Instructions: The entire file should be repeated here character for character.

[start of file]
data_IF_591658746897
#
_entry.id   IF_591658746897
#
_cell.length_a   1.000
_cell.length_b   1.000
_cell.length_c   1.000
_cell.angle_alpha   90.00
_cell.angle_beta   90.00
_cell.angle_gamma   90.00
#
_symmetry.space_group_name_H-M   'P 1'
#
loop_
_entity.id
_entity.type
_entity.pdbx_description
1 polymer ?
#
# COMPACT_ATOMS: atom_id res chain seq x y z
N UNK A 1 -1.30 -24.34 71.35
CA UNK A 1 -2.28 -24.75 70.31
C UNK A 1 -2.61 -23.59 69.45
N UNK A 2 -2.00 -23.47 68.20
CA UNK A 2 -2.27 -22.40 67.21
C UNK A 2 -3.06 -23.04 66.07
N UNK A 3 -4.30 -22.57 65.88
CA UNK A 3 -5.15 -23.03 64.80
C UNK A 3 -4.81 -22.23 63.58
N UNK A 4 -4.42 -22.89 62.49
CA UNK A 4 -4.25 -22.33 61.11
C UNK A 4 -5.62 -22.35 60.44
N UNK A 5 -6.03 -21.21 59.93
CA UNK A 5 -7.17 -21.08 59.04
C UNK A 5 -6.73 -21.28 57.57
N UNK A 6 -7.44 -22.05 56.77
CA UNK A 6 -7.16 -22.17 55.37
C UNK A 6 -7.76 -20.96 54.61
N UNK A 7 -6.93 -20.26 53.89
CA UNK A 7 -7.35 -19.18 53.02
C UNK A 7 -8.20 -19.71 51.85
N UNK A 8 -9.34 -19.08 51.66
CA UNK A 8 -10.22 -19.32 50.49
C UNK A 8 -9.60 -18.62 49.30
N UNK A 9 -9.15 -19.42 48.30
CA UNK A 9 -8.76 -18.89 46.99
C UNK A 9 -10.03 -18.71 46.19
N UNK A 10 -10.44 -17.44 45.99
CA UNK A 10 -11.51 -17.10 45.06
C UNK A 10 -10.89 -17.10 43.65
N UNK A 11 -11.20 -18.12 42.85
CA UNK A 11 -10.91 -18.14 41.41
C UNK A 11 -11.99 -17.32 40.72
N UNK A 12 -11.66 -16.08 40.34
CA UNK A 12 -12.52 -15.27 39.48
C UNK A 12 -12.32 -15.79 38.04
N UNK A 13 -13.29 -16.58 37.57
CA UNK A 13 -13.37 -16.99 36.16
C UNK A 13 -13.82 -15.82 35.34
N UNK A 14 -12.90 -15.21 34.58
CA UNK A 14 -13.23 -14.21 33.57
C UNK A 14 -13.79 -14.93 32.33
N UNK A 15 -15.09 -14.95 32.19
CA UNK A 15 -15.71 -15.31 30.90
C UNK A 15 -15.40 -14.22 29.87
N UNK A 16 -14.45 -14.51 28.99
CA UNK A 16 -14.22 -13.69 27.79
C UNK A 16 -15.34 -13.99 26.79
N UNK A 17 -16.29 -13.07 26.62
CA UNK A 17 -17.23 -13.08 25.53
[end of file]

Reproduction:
data_IF_591658746897
#
_entry.id   IF_591658746897
#
_cell.length_a   1.000
_cell.length_b   1.000
_cell.length_c   1.000
_cell.angle_alpha   90.00
_cell.angle_beta   90.00
_cell.angle_gamma   90.00
#
_symmetry.space_group_name_H-M   'P 1'
#
loop_
_entity.id
_entity.type
_entity.pdbx_description
1 polymer ?
#
# COMPACT_ATOMS: atom_id res chain seq x y z
N UNK A 1 -1.30 -24.34 71.35
CA UNK A 1 -2.28 -24.75 70.31
C UNK A 1 -2.61 -23.59 69.45
N UNK A 2 -2.00 -23.47 68.20
CA UNK A 2 -2.27 -22.40 67.21
C UNK A 2 -3.06 -23.04 66.07
N UNK A 3 -4.30 -22.57 65.88
CA UNK A 3 -5.15 -23.03 64.80
C UNK A 3 -4.81 -22.23 63.58
N UNK A 4 -4.42 -22.89 62.49
CA UNK A 4 -4.25 -22.33 61.11
C UNK A 4 -5.62 -22.35 60.44
N UNK A 5 -6.03 -21.21 59.93
CA UNK A 5 -7.17 -21.08 59.04
C UNK A 5 -6.73 -21.28 57.57
N UNK A 6 -7.44 -22.05 56.77
CA UNK A 6 -7.16 -22.17 55.37
C UNK A 6 -7.76 -20.96 54.61
N UNK A 7 -6.93 -20.26 53.89
CA UNK A 7 -7.35 -19.18 53.02
C UNK A 7 -8.20 -19.71 51.85
N UNK A 8 -9.34 -19.08 51.66
CA UNK A 8 -10.22 -19.32 50.49
C UNK A 8 -9.60 -18.62 49.30
N UNK A 9 -9.15 -19.42 48.30
CA UNK A 9 -8.76 -18.89 46.99
C UNK A 9 -10.03 -18.71 46.19
N UNK A 10 -10.44 -17.44 45.99
CA UNK A 10 -11.51 -17.10 45.06
C UNK A 10 -10.89 -17.10 43.65
N UNK A 11 -11.20 -18.12 42.85
CA UNK A 11 -10.91 -18.14 41.41
C UNK A 11 -11.99 -17.32 40.72
N UNK A 12 -11.66 -16.08 40.34
CA UNK A 12 -12.52 -15.27 39.48
C UNK A 12 -12.32 -15.79 38.04
N UNK A 13 -13.29 -16.58 37.57
CA UNK A 13 -13.37 -16.99 36.16
C UNK A 13 -13.82 -15.82 35.34
N UNK A 14 -12.90 -15.21 34.58
CA UNK A 14 -13.23 -14.21 33.57
C UNK A 14 -13.79 -14.93 32.33
N UNK A 15 -15.09 -14.95 32.19
CA UNK A 15 -15.71 -15.31 30.90
C UNK A 15 -15.40 -14.22 29.87
N UNK A 16 -14.45 -14.51 28.99
CA UNK A 16 -14.22 -13.69 27.79
C UNK A 16 -15.34 -13.99 26.79
N UNK A 17 -16.29 -13.07 26.62
CA UNK A 17 -17.23 -13.08 25.53